Bhanu Kapil is the author of six full-length collections, most recently How To Wash A Heart (2020), and Incubation: a space for monsters (2006), forthcoming in a new edition with essays on performance and shame, and a preface by Eunsong Kim.

Astrida Neimanis is a cultural theorist working at the intersection of feminism and environmental change. Her research focuses on bodies, water and weather, and how they can help us reimagine justice, care, responsibility and relation in the time of climate catastrophe. Her most recent book, Bodies of Water: Posthuman Feminist Phenomenology (2017), is a call for humans to examine our relationships to oceans, watersheds and other aquatic life forms from the perspective of our own primarily watery bodies, and our ecological, poetic and political connections to other bodies of water. Often in collaboration with other researchers, writers, artists and scientists, Neimanis’ work features in academic publications, exhibitions and catalogues. She has recently joined UBC Okanagan on the unceded Syilx and Okanagan lands, in Kelowna, Canada, as an Associate Professor in Ecofeminism and Environmental Humanities.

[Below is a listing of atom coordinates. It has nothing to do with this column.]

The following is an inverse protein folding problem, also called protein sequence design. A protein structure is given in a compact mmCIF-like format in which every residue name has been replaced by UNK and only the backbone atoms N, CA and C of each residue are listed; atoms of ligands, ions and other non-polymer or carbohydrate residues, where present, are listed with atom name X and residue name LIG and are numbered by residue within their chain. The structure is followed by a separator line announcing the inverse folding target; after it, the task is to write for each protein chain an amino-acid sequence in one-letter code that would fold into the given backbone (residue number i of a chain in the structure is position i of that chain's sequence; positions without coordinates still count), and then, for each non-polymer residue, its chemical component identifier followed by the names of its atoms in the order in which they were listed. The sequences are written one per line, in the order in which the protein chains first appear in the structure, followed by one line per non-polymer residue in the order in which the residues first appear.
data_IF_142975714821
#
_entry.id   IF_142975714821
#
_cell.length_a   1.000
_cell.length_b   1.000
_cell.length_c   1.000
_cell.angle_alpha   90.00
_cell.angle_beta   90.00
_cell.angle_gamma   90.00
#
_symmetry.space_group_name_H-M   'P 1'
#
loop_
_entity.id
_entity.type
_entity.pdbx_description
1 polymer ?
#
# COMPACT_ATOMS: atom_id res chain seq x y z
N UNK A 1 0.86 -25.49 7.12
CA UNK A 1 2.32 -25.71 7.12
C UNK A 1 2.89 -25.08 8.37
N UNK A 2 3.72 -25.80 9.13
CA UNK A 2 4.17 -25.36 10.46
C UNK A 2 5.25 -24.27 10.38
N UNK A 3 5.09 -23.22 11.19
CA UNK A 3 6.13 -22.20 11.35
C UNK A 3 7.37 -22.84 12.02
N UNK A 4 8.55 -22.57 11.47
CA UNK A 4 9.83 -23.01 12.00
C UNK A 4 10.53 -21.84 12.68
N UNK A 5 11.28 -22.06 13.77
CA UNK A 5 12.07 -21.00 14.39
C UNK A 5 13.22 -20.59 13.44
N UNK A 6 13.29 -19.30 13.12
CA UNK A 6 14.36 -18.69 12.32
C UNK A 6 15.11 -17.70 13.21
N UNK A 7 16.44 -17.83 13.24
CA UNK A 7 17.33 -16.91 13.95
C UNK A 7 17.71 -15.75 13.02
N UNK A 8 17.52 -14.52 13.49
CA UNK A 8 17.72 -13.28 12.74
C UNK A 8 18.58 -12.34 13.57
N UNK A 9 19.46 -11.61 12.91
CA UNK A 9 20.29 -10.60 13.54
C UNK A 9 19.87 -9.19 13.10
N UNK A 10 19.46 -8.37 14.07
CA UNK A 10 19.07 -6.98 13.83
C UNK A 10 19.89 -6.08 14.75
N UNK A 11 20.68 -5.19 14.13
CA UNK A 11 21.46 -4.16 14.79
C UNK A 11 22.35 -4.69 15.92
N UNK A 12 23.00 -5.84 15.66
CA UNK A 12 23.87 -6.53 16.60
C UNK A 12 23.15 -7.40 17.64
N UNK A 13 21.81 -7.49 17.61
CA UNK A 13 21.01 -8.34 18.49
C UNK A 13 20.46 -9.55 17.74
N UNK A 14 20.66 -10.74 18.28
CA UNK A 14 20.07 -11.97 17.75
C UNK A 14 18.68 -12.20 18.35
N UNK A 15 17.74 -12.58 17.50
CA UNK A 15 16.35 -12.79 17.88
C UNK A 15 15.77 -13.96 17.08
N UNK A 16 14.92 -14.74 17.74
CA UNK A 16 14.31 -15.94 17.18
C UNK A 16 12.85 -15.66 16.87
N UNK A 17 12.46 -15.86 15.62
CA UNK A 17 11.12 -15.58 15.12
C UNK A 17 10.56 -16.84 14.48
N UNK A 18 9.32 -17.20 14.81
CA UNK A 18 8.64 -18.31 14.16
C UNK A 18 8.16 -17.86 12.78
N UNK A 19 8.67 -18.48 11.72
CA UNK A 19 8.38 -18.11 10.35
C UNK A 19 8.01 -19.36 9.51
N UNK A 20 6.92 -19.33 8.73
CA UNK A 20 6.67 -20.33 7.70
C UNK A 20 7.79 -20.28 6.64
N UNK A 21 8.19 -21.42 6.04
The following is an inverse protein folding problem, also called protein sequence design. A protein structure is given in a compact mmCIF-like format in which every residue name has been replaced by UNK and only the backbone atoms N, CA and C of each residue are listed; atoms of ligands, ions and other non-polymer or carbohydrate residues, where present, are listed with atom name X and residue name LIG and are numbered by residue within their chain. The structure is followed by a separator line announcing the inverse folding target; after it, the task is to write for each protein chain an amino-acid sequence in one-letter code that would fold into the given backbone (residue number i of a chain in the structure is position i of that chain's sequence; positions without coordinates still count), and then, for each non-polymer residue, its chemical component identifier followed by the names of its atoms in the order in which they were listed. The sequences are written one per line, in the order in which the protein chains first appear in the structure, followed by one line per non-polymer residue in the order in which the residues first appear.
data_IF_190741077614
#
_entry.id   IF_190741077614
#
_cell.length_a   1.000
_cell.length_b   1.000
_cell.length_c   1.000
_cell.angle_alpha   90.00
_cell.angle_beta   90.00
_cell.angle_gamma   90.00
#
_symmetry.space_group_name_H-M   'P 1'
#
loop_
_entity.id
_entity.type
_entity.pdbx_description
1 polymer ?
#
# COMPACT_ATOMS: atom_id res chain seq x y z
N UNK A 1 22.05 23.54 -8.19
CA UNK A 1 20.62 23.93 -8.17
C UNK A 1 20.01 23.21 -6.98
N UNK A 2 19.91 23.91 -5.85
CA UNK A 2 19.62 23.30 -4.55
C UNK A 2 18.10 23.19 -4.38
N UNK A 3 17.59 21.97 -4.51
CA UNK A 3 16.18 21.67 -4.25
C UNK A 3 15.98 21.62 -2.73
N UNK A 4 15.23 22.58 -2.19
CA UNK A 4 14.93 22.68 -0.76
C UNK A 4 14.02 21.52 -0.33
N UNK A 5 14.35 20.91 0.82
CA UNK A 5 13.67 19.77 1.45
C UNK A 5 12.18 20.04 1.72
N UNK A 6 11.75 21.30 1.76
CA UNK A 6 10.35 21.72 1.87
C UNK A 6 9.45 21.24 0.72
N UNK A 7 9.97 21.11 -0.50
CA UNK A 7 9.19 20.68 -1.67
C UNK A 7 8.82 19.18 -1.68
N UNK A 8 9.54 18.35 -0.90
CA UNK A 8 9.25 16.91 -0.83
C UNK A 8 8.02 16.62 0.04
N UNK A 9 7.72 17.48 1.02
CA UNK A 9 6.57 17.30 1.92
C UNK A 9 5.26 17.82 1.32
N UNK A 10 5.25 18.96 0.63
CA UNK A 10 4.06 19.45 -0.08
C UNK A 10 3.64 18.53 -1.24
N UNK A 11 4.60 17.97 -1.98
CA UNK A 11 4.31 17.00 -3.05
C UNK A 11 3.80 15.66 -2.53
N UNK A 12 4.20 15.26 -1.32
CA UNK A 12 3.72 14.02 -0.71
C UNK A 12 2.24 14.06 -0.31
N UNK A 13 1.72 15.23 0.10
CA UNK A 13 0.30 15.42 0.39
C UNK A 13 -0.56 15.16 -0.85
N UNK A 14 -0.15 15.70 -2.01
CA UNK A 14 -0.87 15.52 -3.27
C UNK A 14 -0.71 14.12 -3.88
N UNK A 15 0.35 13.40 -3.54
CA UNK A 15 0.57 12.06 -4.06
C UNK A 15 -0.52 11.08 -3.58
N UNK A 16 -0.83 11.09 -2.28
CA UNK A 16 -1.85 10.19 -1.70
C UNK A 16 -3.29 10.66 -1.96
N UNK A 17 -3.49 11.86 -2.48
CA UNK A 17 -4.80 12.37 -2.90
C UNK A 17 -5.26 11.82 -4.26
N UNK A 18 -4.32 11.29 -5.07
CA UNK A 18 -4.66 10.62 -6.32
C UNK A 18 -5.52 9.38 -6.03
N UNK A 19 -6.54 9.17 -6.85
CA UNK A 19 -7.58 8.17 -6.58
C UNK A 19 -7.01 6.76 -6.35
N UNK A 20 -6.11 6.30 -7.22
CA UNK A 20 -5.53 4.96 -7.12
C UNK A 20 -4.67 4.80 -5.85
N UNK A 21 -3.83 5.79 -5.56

Maggie Nelson is the author of several books of poetry and prose, most recently On Freedom: Four Songs of Care and Constraint (2021). Other nonfiction titles include the New York Times bestseller and National Book Critics Circle Award winner The Argonauts (2015), The Art of Cruelty: A Reckoning (2011), Bluets (2009), The Red Parts (2007), and Women, the New York School, and Other True Abstractions (2007). Her poetry titles include Something Bright, Then Holes (2007) and Jane: A Murder (2005). She has been the recipient of a MacArthur “genius” Fellowship, a Guggenheim Fellowship, an NEA Fellowship, an Innovative Literature Fellowship from Creative Capital, and an Arts Writers Fellowship from the Andy Warhol Foundation. She currently teaches at USC and lives in Los Angeles.

Nat Raha is a poet and activist-scholar based in Edinburgh. She is the author of three collections and numerous pamphlets of poetry, including of sirens, body & faultlines (2018), countersonnets (2013), Octet (2010) and four dreams (2020). Her creative and critical writing has appeared in South Atlantic Quarterly, Third Text, Poetry Review, MAP Magazine, The New Feminist Literary Studies (2020), and in the 2020 anthologies ON CARE , The Weird Folds: Anthropocene in the Everyday, and We Want It All: An Anthology of Radical Trans Poetics. Her writing has been translated into French, Galician, German, Greek, Polish, Portuguese, Spanish and Slovenian. Nat co- edits Radical Transfeminism Zine.